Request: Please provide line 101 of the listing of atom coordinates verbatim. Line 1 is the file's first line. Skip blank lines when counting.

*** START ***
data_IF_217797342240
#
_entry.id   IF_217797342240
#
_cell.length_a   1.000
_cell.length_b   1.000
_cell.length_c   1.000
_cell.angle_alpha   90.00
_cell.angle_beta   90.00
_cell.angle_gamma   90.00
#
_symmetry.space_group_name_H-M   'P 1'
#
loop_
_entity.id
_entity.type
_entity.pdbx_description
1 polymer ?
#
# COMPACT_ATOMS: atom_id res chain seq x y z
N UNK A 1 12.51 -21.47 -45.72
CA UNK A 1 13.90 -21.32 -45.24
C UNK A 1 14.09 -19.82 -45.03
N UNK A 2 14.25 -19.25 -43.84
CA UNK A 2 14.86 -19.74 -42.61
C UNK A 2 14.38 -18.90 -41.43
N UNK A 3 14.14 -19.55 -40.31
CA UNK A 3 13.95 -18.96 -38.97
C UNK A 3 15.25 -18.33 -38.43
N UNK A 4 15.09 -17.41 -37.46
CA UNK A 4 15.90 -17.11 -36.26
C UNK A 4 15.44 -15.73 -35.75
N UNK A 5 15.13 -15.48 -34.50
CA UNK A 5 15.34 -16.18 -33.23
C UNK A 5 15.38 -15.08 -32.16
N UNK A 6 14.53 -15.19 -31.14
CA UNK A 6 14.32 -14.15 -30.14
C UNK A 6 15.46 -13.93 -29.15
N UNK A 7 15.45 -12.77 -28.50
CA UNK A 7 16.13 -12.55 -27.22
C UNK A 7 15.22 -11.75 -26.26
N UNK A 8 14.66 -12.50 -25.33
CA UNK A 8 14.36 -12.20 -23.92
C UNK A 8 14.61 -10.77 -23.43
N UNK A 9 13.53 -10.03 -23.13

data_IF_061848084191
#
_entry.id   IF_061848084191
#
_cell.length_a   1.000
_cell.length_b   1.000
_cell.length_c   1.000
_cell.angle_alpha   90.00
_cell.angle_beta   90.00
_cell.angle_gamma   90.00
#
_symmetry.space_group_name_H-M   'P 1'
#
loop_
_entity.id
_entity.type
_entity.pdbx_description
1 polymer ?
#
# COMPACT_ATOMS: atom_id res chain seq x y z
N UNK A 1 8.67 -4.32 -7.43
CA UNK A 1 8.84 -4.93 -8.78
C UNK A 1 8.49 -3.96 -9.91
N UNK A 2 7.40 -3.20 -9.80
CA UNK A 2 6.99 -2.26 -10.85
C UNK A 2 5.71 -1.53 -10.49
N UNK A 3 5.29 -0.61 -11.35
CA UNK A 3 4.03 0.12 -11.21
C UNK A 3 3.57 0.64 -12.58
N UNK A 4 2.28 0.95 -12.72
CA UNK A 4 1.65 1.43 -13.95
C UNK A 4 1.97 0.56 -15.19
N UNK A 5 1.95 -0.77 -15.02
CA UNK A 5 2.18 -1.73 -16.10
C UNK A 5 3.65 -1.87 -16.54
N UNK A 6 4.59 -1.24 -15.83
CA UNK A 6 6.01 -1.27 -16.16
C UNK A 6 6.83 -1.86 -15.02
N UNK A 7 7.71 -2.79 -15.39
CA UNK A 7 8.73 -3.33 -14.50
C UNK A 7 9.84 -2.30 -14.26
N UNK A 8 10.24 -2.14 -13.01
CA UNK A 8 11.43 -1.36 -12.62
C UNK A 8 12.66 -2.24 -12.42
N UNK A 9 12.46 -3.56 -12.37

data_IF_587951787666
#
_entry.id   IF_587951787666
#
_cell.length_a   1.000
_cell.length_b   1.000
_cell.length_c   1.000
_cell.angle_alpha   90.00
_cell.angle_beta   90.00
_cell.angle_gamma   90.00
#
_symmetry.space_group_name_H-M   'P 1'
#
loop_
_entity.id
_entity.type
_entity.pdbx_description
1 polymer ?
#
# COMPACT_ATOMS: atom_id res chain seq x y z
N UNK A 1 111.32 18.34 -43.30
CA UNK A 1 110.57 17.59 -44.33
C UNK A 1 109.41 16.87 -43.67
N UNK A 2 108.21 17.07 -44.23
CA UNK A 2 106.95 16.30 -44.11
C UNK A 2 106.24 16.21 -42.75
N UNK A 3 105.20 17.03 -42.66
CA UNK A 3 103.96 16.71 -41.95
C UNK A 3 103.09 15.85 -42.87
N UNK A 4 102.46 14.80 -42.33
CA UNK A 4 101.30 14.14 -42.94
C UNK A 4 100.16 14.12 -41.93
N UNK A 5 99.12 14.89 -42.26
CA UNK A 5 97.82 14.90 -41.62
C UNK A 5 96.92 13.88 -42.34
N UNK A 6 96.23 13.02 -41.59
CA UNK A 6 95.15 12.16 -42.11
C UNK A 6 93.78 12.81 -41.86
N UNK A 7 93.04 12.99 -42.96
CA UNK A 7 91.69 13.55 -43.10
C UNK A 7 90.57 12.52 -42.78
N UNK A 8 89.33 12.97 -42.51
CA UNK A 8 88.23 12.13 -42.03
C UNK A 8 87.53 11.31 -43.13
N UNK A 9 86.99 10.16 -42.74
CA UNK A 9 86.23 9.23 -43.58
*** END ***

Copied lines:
#